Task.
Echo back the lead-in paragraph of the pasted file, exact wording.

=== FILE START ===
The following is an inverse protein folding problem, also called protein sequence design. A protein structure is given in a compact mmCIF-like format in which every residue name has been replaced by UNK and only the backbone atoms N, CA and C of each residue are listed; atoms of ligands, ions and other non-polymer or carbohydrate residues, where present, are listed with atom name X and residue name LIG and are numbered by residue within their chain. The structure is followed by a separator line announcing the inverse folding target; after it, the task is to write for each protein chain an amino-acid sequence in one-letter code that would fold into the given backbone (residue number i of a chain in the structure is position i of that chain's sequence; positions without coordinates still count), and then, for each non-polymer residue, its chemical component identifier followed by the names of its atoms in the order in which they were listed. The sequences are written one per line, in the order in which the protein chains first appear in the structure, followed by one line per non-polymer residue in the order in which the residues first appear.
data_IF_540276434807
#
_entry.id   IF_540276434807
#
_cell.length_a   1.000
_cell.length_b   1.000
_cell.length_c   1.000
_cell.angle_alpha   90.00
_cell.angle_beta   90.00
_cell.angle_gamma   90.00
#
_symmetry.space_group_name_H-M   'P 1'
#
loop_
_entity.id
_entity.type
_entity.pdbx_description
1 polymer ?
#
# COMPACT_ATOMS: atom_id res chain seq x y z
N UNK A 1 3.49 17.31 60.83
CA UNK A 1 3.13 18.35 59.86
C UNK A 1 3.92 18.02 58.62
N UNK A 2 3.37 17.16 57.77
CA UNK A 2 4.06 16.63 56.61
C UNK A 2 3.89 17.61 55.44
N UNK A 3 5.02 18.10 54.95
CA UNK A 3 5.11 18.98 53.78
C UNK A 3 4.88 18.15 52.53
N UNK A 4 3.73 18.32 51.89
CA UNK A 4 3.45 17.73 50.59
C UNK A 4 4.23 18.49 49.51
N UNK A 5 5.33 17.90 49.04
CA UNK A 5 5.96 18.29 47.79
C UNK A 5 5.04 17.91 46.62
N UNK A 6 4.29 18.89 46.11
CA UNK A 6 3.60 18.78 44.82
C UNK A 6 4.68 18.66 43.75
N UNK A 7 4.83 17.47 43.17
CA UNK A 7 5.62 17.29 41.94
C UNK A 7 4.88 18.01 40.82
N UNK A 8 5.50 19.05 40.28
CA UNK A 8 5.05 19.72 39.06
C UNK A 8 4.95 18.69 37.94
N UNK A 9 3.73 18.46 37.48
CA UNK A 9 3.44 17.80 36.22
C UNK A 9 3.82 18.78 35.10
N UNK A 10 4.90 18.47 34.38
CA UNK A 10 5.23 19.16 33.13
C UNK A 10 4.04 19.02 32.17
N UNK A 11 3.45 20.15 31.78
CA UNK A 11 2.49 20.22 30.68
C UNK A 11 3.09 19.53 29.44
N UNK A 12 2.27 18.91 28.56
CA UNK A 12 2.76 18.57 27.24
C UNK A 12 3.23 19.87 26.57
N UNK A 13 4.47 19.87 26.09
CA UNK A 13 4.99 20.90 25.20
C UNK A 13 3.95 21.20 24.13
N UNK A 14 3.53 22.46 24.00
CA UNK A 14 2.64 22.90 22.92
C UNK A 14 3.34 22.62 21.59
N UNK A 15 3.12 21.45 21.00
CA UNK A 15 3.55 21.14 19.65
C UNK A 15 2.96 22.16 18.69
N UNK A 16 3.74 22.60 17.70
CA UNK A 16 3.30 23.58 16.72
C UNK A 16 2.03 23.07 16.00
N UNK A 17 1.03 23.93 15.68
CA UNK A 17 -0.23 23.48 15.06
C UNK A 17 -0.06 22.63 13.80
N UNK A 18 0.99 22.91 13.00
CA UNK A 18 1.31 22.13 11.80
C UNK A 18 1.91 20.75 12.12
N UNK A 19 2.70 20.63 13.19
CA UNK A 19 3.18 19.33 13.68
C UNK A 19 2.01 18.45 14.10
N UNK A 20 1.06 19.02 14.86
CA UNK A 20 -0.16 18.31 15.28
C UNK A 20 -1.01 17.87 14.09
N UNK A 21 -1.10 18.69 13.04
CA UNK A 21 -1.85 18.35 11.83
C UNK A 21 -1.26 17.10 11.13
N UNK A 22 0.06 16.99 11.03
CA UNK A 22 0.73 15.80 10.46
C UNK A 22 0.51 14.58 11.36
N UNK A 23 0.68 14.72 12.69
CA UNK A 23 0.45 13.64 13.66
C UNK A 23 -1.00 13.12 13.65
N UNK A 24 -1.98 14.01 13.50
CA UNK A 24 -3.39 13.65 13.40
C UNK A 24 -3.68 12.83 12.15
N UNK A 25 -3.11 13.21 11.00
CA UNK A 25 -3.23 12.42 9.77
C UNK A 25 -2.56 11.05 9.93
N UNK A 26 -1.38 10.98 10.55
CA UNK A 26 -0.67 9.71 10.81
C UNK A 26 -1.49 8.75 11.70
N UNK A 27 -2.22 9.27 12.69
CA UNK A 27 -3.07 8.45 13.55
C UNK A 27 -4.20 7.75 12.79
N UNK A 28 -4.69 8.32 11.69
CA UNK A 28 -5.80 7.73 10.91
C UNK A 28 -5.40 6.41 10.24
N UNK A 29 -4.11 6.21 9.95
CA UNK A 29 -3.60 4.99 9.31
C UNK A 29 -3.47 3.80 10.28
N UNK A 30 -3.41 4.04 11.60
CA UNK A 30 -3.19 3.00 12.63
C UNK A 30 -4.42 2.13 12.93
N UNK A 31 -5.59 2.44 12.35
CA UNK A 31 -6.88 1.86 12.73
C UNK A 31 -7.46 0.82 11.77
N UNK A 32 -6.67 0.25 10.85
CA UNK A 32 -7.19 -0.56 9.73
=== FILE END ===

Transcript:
The following is an inverse protein folding problem, also called protein sequence design. A protein structure is given in a compact mmCIF-like format in which every residue name has been replaced by UNK and only the backbone atoms N, CA and C of each residue are listed; atoms of ligands, ions and other non-polymer or carbohydrate residues, where present, are listed with atom name X and residue name LIG and are numbered by residue within their chain. The structure is followed by a separator line announcing the inverse folding target; after it, the task is to write for each protein chain an amino-acid sequence in one-letter code that would fold into the given backbone (residue number i of a chain in the structure is position i of that chain's sequence; positions without coordinates still count), and then, for each non-polymer residue, its chemical component identifier followed by the names of its atoms in the order in which they were listed. The sequences are written one per line, in the order in which the protein chains first appear in the structure, followed by one line per non-polymer residue in the order in which the residues first appear.